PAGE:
The start of operations at Valero’s McKee refinery dates back to 1933. The refinery had several major upgrades over the years.
Situated in the heart of the Texas Panhandle, the McKee refinery has access to crude oil from northern Texas, Oklahoma, southwestern Kansas and eastern Colorado through an extensive network of crude oil pipelines, making it one of the most well-connected plants in Valero's system.
Valero’s McKee project involves expanding pipelines in the Texas panhandle between Oklahoma and New Mexico and the Oklahoma panhandle between Texas and Kansas. The project also requires looping of the existing pipeline from a storage facility in Perryton, Texas, and adding pump stations and storage facilities.
Valero expects the project to be completed quickly since most of the infrastructure and right-of-way is already in place. The scheduled completion date for the project is by fourth quarter of 2010.

Monday, June 21, 2010

Energy Transfer seeks federal approval for Tiger Pipeline expansion

DALLAS, Texas - Energy Transfer Partners has filed with the Federal Energy Regulatory Commission (FERC) for a certificate of public convenience and necessity to allow the construction and operation of the ETC Tiger Pipeline Expansion Project, Phase I.
The Tiger expansion is expected to add 400 million cubic feet per day of capacity to the ETC Tiger Pipeline system, bringing total capacity to 2.4 billion cubic feet per day, all of which is sold out under long-term contracts ranging from 10 to 15 years.
Luke Fletcher, vice president of Energy Transfer Partners Interstate Pipeline Division, said: “This expansion of the Tiger System will provide vital take away capacity from the Haynesville Shale and Middle Bossier shale production areas in Louisiana and East Texas, to markets in the eastern half of the US.”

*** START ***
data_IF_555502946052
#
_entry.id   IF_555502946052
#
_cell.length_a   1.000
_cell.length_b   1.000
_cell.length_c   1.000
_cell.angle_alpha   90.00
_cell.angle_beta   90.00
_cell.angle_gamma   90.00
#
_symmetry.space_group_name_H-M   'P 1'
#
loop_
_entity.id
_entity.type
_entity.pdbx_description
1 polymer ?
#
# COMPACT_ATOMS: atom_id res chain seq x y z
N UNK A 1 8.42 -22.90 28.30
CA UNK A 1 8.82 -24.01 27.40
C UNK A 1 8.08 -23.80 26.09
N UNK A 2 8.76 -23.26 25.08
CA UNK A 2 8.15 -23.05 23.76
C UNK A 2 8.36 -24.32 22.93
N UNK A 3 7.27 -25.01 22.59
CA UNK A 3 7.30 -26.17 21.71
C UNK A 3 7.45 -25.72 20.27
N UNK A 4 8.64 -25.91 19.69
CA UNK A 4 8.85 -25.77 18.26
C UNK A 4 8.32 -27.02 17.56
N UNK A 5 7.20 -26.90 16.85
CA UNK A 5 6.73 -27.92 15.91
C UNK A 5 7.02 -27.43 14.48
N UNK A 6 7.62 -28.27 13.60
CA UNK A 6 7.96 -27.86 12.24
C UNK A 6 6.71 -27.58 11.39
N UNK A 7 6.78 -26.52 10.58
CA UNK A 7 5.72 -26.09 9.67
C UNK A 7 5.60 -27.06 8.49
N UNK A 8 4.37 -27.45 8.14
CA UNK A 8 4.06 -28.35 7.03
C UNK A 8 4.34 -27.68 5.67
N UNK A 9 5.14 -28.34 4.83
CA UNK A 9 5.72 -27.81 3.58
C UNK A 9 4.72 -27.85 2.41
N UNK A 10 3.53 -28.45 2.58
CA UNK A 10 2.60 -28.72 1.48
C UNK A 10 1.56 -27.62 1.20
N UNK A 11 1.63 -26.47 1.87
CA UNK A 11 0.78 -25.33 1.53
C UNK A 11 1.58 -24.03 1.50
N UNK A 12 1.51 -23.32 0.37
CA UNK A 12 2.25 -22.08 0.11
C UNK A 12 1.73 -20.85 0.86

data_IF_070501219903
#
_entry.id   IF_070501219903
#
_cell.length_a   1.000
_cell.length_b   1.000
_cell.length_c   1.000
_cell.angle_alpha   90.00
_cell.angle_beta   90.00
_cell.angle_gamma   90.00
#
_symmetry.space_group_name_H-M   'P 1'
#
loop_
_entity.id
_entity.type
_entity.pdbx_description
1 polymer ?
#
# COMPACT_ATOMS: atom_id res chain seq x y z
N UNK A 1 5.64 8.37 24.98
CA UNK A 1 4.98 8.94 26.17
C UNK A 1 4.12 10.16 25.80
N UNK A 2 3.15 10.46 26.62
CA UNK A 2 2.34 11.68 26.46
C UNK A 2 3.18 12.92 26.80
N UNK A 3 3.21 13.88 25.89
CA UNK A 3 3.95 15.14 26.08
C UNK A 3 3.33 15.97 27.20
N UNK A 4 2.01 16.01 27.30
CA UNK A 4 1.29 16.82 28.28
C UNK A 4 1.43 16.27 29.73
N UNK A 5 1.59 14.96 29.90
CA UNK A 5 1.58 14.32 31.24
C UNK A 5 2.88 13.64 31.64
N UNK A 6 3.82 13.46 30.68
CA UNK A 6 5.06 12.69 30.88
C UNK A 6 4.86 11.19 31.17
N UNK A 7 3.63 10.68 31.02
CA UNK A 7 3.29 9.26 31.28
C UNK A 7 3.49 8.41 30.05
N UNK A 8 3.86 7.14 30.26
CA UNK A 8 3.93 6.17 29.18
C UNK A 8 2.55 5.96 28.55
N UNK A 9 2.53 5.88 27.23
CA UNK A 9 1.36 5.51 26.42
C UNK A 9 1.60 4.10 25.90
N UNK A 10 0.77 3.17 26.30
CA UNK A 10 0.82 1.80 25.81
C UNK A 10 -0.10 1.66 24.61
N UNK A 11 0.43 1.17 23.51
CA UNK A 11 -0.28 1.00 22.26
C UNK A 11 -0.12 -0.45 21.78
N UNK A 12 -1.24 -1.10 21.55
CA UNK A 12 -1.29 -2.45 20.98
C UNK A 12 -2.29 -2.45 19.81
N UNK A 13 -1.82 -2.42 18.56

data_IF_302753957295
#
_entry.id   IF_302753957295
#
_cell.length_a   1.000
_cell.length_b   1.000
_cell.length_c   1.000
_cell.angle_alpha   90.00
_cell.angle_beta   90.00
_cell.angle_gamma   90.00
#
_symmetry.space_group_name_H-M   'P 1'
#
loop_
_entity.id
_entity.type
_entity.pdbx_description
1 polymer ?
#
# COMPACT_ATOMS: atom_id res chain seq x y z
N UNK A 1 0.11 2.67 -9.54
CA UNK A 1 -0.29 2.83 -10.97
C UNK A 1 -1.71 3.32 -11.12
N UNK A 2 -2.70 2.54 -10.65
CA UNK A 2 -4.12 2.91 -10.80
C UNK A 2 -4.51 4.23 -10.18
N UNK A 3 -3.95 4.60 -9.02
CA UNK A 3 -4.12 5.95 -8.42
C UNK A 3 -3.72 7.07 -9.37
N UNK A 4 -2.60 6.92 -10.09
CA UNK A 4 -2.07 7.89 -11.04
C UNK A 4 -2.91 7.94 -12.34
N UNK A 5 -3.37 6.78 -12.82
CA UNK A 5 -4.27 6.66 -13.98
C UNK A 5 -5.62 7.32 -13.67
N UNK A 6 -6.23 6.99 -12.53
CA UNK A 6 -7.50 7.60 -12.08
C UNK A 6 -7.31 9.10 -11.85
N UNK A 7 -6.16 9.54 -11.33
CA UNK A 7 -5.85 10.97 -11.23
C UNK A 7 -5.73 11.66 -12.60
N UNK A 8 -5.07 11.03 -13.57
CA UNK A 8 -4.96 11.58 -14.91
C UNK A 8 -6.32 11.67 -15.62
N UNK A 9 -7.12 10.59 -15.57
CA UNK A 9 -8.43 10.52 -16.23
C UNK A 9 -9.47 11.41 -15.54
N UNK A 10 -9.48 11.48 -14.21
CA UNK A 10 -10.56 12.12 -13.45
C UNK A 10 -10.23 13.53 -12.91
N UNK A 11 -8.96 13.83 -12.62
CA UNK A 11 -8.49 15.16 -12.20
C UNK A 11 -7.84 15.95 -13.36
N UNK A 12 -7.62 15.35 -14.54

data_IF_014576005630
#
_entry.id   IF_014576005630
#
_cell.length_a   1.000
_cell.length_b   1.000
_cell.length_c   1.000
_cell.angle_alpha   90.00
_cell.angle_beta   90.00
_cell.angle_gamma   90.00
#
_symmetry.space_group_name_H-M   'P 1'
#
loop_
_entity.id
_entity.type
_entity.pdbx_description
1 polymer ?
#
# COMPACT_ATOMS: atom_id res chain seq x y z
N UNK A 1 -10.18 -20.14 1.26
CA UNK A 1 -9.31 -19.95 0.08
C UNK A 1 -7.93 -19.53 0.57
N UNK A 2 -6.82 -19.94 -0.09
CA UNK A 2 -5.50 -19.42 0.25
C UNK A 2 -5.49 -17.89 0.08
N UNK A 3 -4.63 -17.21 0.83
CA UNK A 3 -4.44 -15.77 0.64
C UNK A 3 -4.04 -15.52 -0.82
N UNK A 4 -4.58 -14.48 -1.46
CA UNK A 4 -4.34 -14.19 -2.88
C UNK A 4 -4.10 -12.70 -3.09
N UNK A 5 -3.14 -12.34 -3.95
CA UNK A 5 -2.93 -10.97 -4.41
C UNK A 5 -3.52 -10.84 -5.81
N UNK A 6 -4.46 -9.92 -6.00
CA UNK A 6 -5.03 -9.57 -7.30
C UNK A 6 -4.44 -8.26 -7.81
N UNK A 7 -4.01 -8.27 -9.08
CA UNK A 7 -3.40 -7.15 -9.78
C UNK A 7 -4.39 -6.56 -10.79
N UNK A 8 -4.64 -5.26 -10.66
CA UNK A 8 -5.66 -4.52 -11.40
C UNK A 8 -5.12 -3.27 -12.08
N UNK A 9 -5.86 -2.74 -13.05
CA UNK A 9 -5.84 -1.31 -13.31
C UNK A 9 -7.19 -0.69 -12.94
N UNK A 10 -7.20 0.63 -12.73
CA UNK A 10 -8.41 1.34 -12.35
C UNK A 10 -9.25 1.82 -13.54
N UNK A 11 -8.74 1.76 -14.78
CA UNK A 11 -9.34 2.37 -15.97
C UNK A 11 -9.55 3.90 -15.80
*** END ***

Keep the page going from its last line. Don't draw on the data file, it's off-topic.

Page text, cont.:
Construction began earlier this month on the original 42-inch Tiger Pipeline, a 175-mile interstate natural gas pipeline originating in Panola County, Texas, and terminating in Richland Parish, La.
The Tiger Pipeline will interconnect to seven interstate pipelines and one intrastate pipeline for final delivery to markets across the Northeast, Southeast, Mid-Atlantic and Midwest.
The Tiger Pipeline, which will have an initial capacity of two billion cubic feet per day, is expected to be in service in the first quarter of 2011. The Tiger Expansion is expected to be in service in the last half of 2011.

Thursday, June 17, 2010

Resolving BP spill will take years

The following op-ed article appeared in the June 17, 2010, issue of the Atlanta Journal-Constitution.

Opinion -

Posted at Atlanta Journal-Constitution Web site at 8:13 p.m. Wednesday, June 16, 2010

By Noel L. Griese

Just before the Deepwater Horizon accident, Florida spent $200,000 on a study of offshore drilling safety that concludes: “Oil spills from offshore exploration, development, production and the transportation associated with these activities are unlikely to present a major risk to Florida.”
So much for studies.
As the editor of Energy Pipeline News, I have followed the tragedy in the Gulf of Mexico with an insider’s knowledge of offshore drilling and an idea of what we can expect in the months and years ahead. Unfortunately, my background leads me to conclude that the cleanup will take years to accomplish, and compensating the victims and punishing those responsible will also take time.
Although the Deepwater Horizon may have been the first rig most Americans ever heard of, the Gulf is populated by a tangled network of 3,500 oil-drilling platforms and more than 43,000 miles of pipelines between Texas and Alabama.
The U.S. Gulf had accidents before the Deepwater Horizon burned and sank. Because of hurricanes Katrina and Rita, more than 8 million gallons of oil were spilled from coastal oil facilities and some 3.3 million gallons were spilled from a tank barge when it struck a sunken oil platform. More than 600,000 gallons were spilled from U.S. offshore oil platforms and pipelines.
Testimony before congressional committees reveals that shortcuts to safety were taken on the Deepwater Horizon to save money. The rig, which was costing BP $1 million a day, was 21 days behind schedule. So corners were cut. There’s plenty of blame to go around — for responsible party BP, rig owner Transocean, cementing contractor Halliburton, federal regulators and responders.
Based on an admittedly low-ball U.S. government estimate released in late May, the BP well blowout spilled about 500,000-800,000 barrels of oil into the Gulf through May. That compares with about 3.5 million barrels spilled off shore of Mexico over nine months in 1979 by the Pemex-operated Ixtoc I well that blew out on June 3, 1979, in the second-largest accidental spill in world history. But new estimates from a government technical committee on the amount of oil released through June 3 put the BP blowout already very close to surpassing the Ixtoc I record.